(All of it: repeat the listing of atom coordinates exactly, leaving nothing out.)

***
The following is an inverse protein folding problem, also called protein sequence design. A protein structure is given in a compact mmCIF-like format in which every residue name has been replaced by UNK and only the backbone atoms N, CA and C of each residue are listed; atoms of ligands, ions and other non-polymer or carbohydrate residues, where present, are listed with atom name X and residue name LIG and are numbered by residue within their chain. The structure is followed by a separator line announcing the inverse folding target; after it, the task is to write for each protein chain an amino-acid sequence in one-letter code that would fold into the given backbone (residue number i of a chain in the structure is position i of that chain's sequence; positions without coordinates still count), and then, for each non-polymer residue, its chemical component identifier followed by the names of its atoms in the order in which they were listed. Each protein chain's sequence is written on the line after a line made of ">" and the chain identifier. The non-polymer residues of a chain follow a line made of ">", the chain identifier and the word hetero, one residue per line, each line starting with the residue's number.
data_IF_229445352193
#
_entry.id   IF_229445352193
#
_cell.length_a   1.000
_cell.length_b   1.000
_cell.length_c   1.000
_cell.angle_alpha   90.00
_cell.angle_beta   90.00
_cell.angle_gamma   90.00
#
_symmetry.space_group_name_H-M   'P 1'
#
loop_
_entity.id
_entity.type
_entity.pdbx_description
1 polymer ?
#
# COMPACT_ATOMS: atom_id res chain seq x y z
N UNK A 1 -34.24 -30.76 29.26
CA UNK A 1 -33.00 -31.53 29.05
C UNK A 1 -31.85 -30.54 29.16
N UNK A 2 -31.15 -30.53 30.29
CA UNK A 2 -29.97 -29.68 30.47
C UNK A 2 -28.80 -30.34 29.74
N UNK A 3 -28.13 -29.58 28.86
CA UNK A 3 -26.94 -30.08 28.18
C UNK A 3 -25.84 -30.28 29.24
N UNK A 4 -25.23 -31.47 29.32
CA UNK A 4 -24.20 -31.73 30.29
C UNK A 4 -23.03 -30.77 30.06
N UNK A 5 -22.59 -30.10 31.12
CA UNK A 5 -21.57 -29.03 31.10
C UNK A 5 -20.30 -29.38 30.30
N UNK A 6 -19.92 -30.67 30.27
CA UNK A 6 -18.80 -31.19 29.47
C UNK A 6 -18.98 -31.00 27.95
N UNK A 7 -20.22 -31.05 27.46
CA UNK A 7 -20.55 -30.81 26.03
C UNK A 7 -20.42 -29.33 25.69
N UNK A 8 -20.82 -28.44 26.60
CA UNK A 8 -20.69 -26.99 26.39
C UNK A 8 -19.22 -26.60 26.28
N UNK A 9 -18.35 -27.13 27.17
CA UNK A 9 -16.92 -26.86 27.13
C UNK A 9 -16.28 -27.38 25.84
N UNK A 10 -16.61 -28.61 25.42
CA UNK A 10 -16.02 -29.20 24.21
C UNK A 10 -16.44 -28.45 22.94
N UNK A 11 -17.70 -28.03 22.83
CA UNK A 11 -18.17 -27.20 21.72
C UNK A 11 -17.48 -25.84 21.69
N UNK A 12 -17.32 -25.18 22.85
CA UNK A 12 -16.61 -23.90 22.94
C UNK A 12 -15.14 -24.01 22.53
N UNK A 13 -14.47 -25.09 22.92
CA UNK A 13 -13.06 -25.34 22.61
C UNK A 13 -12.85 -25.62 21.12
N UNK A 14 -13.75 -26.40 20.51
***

The following is an inverse protein folding problem, also called protein sequence design. A protein structure is given in a compact mmCIF-like format in which every residue name has been replaced by UNK and only the backbone atoms N, CA and C of each residue are listed; atoms of ligands, ions and other non-polymer or carbohydrate residues, where present, are listed with atom name X and residue name LIG and are numbered by residue within their chain. The structure is followed by a separator line announcing the inverse folding target; after it, the task is to write for each protein chain an amino-acid sequence in one-letter code that would fold into the given backbone (residue number i of a chain in the structure is position i of that chain's sequence; positions without coordinates still count), and then, for each non-polymer residue, its chemical component identifier followed by the names of its atoms in the order in which they were listed. Each protein chain's sequence is written on the line after a line made of ">" and the chain identifier. The non-polymer residues of a chain follow a line made of ">", the chain identifier and the word hetero, one residue per line, each line starting with the residue's number.
data_IF_229445352193
#
_entry.id   IF_229445352193
#
_cell.length_a   1.000
_cell.length_b   1.000
_cell.length_c   1.000
_cell.angle_alpha   90.00
_cell.angle_beta   90.00
_cell.angle_gamma   90.00
#
_symmetry.space_group_name_H-M   'P 1'
#
loop_
_entity.id
_entity.type
_entity.pdbx_description
1 polymer ?
#
# COMPACT_ATOMS: atom_id res chain seq x y z
N UNK A 1 -34.24 -30.76 29.26
CA UNK A 1 -33.00 -31.53 29.05
C UNK A 1 -31.85 -30.54 29.16
N UNK A 2 -31.15 -30.53 30.29
CA UNK A 2 -29.97 -29.68 30.47
C UNK A 2 -28.80 -30.34 29.74
N UNK A 3 -28.13 -29.58 28.86
CA UNK A 3 -26.94 -30.08 28.18
C UNK A 3 -25.84 -30.28 29.24
N UNK A 4 -25.23 -31.47 29.32
CA UNK A 4 -24.20 -31.73 30.29
C UNK A 4 -23.03 -30.77 30.06
N UNK A 5 -22.59 -30.10 31.12
CA UNK A 5 -21.57 -29.03 31.10
C UNK A 5 -20.30 -29.38 30.30
N UNK A 6 -19.92 -30.67 30.27
CA UNK A 6 -18.80 -31.19 29.47
C UNK A 6 -18.98 -31.00 27.95
N UNK A 7 -20.22 -31.05 27.46
CA UNK A 7 -20.55 -30.81 26.03
C UNK A 7 -20.42 -29.33 25.69
N UNK A 8 -20.82 -28.44 26.60
CA UNK A 8 -20.69 -26.99 26.39
C UNK A 8 -19.22 -26.60 26.28
N UNK A 9 -18.35 -27.13 27.17
CA UNK A 9 -16.92 -26.86 27.13
C UNK A 9 -16.28 -27.38 25.84
N UNK A 10 -16.61 -28.61 25.42
CA UNK A 10 -16.02 -29.20 24.21
C UNK A 10 -16.44 -28.45 22.94
N UNK A 11 -17.70 -28.03 22.83
CA UNK A 11 -18.17 -27.20 21.72
C UNK A 11 -17.48 -25.84 21.69
N UNK A 12 -17.32 -25.18 22.85
CA UNK A 12 -16.61 -23.90 22.94
C UNK A 12 -15.14 -24.01 22.53
N UNK A 13 -14.47 -25.09 22.92
CA UNK A 13 -13.06 -25.34 22.61
C UNK A 13 -12.85 -25.62 21.12
N UNK A 14 -13.75 -26.40 20.51